“Another glittering day without you; take my hand
and bring me to wherever we were: the empty house
in Petit Valley or the city of Lapeyrouse
where headstones multiply like sails on a Sunday,
where a widower tacks under a pink parasol,
where people think that pain or pan is good for the soul.” – excerpt from Derek Walcott’s Lapeyrouse Umbrella published in Morning, Paramin


“I asked her if I could wear nail polish
or not wear nail polish
and she said honey
she calls me that sometimes
she said you can do just exactly
what you want to” – from God says Yes to Me by Kaylin Haught


Cloudrise from Denver Jackson on Vimeo which I discovered through the Wardens Walk blog  which I discovered through the Pages Unbound blog



Painting by Antiguan artist Rachel Bento, on commission from the Governor General of Antigua and Barbuda, of Team Wadadli, which took the Talisker Whisky Challenge (2015-2016) rowing approximately 3000 nautical miles across the Atlantic – from the Canary Islands to Antigua – in 52 days. They set two world records – oldest team and oldest rower – in the process. Bento’s commission commemorates their historic achievement. See more of Bento’s work here.


Speculative fans, I thought you might find this bibliography interesting. It’s a Bibliography of Caribbean Science Fiction and Fantasy.


‘I have not yet had a student turn me down.  Some of the ARCs came back after a few days with a negative review, but most of the time the readers would seek me out before school in the morning to tell me they had finished the book and thought it was, “GREAT!”  The readers who brought back the “GREAT” ARCs often brought a friend with them who wanted to be the second person in the building to read the book.  And before my eyes, dormant readers woke up!’ – teacher, librarian Mary Jo Staal on the Power of the Arc in stoking her students’ interest in reading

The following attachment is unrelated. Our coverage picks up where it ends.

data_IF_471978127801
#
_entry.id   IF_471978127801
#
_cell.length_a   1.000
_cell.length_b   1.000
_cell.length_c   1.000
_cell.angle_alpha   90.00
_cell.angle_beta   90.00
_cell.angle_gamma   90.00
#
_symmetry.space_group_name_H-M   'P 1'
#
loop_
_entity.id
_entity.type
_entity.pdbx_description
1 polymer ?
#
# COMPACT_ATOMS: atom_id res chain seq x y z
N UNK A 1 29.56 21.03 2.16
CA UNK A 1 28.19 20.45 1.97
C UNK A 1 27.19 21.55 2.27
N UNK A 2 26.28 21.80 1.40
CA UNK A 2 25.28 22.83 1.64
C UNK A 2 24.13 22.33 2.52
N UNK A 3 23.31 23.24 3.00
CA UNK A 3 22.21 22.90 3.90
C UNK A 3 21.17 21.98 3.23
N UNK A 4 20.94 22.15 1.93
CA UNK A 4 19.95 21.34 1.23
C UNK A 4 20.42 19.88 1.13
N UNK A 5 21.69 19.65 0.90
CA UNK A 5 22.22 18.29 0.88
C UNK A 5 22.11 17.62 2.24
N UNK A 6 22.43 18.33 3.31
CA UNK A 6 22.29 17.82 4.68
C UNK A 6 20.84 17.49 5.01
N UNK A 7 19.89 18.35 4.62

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About Dorbrene O’Marde

“Dobrene O’Marde was born on March 24th 1950 to James and Ruth O’Marde in Antigua. He grew up in the Ovals Area and started his education at St. Michael’s Primary. From there he went to Antigua Grammar School and then to The University of the West Indies where he graduated with a BSc in Physics and Chemistry.

Dobrene known to family and close friends as “FATZ” is married to Ingrid Williams from St. Vincent and is the father of 3 adult children –Kaloma, Kayode and Khari.

To say Dobrene is a well-rounded individual – no pun intended- is simply too mild a description for such a multi-faceted person.”

This is an introduction on one of our esteemed cultural workers and icons, Dorbrene O’Marde as presented during a public speaking class facilitated by Barbara Arrindell & Associates. Follow the link to read the entire piece.

Also, FYI, I teach written communication (Writing is Your Business) as an associate of BA&A. June sessions begin this week. Are you registered?

As with all content on wadadlipen.wordpress.com, except otherwise noted, this is written by Joanne C. Hillhouse (author of The Boy from Willow Bend, Dancing Nude in the Moonlight, Musical Youth, Fish Outta Water, and Oh Gad!). All Rights Reserved. If you enjoyed it, check out my page on Amazon, WordPress, and/or Facebook, and help spread the word about Wadadli Pen and my books. You can also subscribe to the site to keep up with future updates. Thanks.